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Sea Change

Photo: Eduardo Calderón

Sea Change

1947

Jackson Pollock

American, 1912-1956

Sea Change, 1947, was created at the beginning of Jackson Pollock's most iconic period: the "drip-period," from 1947 to 1950. The painting was owned by the art dealer and patron Peggy Guggenheim until its donation to SAM in 1958.

Jackson Pollock is perhaps the best known abstract expressionist painter from the 1940s and 1950s. His painterly style was labeled "action painting" in reference to the electric energy and movement contained in his canvases. His life and work were captured in Hans Namuth's classic 1951 film and featured in interviews published in Life (1949) and Time (1956) magazines. In 1942, Pollock was introduced to Peggy Guggenheim, who played a pivotal role in launching his career. Guggenheim offered Pollock a monthly stipend in exchange for works of art that she would own and exhibit in her gallery (his first show there, at Art of This Century, was in 1943). In 1945, Pollock married fellow painter Lee Krasner and moved to a cottage-studio in Springs, Long Island, where this work was created. He painted furiously for over a decade, altering the course of modern art in the process, before dying tragically in a car crash at age 44. His untimely death, coupled with his signature artistic achievement, catapulted him to mythical stardom.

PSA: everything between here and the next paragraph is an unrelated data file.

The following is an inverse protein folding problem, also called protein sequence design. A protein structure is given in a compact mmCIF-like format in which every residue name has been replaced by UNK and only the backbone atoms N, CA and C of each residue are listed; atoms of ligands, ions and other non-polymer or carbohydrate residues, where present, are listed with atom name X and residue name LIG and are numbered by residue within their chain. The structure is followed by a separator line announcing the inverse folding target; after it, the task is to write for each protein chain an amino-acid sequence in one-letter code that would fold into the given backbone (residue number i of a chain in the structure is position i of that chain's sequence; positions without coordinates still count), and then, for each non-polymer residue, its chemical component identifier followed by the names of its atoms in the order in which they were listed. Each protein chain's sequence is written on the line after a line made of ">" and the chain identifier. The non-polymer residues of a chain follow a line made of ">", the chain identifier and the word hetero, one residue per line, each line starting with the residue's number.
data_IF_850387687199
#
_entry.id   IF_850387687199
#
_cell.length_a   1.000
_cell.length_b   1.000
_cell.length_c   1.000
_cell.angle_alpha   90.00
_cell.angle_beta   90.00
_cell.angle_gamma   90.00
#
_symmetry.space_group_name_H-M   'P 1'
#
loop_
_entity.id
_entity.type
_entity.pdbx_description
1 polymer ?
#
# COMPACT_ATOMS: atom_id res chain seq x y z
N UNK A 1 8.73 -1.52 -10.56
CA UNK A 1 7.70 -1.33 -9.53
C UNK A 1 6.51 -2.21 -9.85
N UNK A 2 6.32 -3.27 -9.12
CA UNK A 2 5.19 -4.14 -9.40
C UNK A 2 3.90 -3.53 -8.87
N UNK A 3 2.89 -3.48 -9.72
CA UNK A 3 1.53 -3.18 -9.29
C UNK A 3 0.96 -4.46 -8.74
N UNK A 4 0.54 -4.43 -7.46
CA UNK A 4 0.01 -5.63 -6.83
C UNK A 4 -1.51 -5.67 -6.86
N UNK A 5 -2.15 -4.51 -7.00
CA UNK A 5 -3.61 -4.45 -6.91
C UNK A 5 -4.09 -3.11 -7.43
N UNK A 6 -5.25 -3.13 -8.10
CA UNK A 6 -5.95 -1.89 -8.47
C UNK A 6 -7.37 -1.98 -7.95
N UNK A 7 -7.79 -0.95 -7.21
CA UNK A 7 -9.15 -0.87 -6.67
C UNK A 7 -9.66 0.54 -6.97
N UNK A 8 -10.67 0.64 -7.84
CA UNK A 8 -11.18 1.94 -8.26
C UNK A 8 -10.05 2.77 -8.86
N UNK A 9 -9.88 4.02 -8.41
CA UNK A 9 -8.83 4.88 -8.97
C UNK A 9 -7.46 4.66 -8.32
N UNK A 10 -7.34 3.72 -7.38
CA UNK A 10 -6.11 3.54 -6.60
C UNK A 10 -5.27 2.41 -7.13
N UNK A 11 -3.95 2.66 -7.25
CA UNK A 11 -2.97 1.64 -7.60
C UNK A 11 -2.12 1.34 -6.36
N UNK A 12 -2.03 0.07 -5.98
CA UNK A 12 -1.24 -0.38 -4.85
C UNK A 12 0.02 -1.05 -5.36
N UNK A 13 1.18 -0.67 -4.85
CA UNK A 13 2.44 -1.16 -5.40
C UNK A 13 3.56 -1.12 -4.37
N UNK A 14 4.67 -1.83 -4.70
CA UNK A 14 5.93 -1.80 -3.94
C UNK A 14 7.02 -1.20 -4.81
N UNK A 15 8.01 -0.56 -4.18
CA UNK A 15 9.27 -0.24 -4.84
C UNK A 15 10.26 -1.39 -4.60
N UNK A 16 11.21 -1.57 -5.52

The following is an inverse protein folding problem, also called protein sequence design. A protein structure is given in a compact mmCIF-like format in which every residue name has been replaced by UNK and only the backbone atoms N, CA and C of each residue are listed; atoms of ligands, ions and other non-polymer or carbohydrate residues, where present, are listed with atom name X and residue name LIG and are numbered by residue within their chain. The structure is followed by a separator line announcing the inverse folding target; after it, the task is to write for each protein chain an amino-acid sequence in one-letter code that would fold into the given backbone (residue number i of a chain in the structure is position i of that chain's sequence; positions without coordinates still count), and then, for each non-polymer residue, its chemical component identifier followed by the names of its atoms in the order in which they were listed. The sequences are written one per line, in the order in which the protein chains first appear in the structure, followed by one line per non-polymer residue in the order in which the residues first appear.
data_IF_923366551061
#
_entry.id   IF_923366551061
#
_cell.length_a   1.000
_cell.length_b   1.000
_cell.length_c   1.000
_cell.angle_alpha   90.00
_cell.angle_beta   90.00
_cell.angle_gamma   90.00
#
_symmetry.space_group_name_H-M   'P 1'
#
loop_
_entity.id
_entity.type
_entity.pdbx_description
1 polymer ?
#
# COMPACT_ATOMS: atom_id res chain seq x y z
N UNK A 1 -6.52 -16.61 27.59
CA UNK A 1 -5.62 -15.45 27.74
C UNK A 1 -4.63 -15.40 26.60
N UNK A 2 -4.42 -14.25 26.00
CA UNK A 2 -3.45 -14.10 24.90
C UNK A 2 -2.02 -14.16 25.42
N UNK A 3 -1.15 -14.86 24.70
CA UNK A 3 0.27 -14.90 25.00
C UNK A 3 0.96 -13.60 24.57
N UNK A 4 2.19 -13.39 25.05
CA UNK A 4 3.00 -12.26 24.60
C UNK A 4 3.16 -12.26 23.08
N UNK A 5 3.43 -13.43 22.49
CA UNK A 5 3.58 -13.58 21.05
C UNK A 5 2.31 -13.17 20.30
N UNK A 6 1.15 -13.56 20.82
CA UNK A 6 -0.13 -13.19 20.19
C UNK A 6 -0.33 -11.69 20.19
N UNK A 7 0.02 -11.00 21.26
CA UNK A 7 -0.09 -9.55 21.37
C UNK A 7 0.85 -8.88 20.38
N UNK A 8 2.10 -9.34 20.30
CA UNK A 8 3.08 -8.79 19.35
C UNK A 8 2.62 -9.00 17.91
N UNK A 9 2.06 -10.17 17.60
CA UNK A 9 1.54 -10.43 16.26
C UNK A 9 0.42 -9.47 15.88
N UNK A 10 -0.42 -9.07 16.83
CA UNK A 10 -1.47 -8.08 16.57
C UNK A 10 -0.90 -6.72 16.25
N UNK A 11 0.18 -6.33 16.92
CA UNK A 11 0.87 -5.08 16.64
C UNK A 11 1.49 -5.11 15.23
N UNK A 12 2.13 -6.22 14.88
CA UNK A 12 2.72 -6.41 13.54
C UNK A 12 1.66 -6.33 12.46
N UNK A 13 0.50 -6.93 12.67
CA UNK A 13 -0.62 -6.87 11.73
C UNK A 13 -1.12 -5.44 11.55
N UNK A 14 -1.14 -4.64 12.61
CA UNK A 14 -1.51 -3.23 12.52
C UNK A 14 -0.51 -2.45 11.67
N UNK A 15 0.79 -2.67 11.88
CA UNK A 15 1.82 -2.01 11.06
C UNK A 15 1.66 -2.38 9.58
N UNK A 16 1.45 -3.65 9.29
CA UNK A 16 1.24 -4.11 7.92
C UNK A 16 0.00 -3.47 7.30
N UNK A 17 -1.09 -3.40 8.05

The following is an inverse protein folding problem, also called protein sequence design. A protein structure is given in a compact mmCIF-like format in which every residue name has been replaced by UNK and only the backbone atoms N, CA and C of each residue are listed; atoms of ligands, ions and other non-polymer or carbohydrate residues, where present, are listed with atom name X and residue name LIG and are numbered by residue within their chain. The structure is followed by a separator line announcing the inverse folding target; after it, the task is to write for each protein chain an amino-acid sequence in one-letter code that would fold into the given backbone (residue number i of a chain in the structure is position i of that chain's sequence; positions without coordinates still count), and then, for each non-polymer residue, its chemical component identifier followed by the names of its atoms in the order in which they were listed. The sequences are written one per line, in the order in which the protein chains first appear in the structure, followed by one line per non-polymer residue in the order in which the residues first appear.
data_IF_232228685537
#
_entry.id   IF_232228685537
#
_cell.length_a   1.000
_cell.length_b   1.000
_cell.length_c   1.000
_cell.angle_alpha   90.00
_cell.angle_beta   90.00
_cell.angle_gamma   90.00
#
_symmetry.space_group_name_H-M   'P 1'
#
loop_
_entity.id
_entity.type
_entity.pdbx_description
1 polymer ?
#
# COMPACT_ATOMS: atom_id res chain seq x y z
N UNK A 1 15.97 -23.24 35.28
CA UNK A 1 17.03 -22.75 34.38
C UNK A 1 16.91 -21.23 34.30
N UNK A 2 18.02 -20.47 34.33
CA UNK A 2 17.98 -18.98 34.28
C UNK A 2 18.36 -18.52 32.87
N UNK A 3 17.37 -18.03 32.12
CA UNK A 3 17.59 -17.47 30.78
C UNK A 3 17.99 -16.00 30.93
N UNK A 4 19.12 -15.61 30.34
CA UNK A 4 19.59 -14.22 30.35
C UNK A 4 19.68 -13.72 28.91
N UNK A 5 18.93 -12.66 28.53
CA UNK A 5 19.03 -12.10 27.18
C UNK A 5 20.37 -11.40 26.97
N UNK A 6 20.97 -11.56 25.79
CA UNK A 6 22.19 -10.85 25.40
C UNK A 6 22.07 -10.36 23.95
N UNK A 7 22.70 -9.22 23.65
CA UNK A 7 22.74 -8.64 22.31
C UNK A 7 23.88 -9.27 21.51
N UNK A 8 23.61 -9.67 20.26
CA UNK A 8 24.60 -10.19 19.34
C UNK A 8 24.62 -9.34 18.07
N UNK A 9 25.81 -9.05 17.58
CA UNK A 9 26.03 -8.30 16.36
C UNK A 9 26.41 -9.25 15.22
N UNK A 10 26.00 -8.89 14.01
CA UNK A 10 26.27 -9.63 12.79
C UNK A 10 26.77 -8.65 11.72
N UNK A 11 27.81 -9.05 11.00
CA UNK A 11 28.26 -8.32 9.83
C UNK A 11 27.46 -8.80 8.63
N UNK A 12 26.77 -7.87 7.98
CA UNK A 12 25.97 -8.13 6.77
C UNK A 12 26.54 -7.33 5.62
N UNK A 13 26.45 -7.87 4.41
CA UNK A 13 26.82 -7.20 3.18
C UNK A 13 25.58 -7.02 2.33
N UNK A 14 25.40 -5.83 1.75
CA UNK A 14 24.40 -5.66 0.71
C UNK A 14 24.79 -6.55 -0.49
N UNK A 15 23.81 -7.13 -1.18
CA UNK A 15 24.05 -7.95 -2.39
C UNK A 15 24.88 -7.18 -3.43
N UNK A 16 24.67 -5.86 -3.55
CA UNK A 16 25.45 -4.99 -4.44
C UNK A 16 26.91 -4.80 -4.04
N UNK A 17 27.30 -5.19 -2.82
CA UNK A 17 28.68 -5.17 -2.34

Artist and commercial oil paint, with gravel, on canvas
57 7/8 x 44 1/8 in. (147 x 112.1 cm)
Gift of Signora Peggy Guggenheim
58.55
Provenance: The artist; to Art of this Century, New York / Collection of Peggy Guggenheim, New York and Venice (in stock of gallery when it closed, sent to Ms. Guggenheim in Venice by Betty Parsons, 1948); gift from Peggy Guggenheim to Seattle Art Museum, 1958
Photo: Eduardo Calderón
location
Now on view at the Seattle Art Museum

I like to use dripping, fluid paint. I also use sand, broken glass, pebbles, string, nails or other foreign matter…. I want to express my feelings rather than illustrate them.

Jackson Pollock speaking in Hans Namuth's film, Jackson Pollock, 1951

The Legacy of Jackson Pollock

Jackson Pollock's' non-hierarchical compositions have influenced minimalist artists like Agnes Martin, Tony Smith and Carl André, whose works have the same elements in the middle as at any edge and use grids to guide the compositional structure. Despite minimalism's rise as a direct response to the expressive, gestural and emotionally subjective qualities of abstract expressionism, there are various Pollockian influences to consider in the work of these artists.